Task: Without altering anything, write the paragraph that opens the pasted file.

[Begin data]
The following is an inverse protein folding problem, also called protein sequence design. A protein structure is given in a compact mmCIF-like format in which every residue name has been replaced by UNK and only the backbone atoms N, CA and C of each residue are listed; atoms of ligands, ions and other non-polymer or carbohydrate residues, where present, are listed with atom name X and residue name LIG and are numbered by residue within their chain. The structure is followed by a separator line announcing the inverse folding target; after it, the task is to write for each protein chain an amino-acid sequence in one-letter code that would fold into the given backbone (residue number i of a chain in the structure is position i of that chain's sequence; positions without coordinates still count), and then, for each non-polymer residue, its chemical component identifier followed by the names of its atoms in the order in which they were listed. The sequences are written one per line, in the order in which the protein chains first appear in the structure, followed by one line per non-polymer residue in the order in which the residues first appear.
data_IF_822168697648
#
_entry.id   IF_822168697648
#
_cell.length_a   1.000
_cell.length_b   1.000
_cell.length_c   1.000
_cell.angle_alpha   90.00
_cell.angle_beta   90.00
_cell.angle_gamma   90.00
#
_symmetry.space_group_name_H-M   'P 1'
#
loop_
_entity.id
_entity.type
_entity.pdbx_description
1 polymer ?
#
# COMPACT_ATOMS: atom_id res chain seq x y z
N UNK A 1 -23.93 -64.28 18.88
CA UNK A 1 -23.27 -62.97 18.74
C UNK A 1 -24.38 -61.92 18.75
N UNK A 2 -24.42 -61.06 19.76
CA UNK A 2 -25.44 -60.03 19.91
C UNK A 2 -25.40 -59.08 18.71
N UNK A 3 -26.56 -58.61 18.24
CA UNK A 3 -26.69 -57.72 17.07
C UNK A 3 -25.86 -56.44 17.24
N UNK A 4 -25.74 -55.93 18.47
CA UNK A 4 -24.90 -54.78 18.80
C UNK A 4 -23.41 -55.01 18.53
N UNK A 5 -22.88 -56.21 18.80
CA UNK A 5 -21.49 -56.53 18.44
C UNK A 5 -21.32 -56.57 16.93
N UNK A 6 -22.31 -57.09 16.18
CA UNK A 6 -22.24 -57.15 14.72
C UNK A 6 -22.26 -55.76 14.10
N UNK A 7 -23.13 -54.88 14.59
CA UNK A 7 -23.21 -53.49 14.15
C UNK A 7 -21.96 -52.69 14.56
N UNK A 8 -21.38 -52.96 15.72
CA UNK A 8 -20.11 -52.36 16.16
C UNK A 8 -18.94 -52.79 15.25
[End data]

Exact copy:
The following is an inverse protein folding problem, also called protein sequence design. A protein structure is given in a compact mmCIF-like format in which every residue name has been replaced by UNK and only the backbone atoms N, CA and C of each residue are listed; atoms of ligands, ions and other non-polymer or carbohydrate residues, where present, are listed with atom name X and residue name LIG and are numbered by residue within their chain. The structure is followed by a separator line announcing the inverse folding target; after it, the task is to write for each protein chain an amino-acid sequence in one-letter code that would fold into the given backbone (residue number i of a chain in the structure is position i of that chain's sequence; positions without coordinates still count), and then, for each non-polymer residue, its chemical component identifier followed by the names of its atoms in the order in which they were listed. The sequences are written one per line, in the order in which the protein chains first appear in the structure, followed by one line per non-polymer residue in the order in which the residues first appear.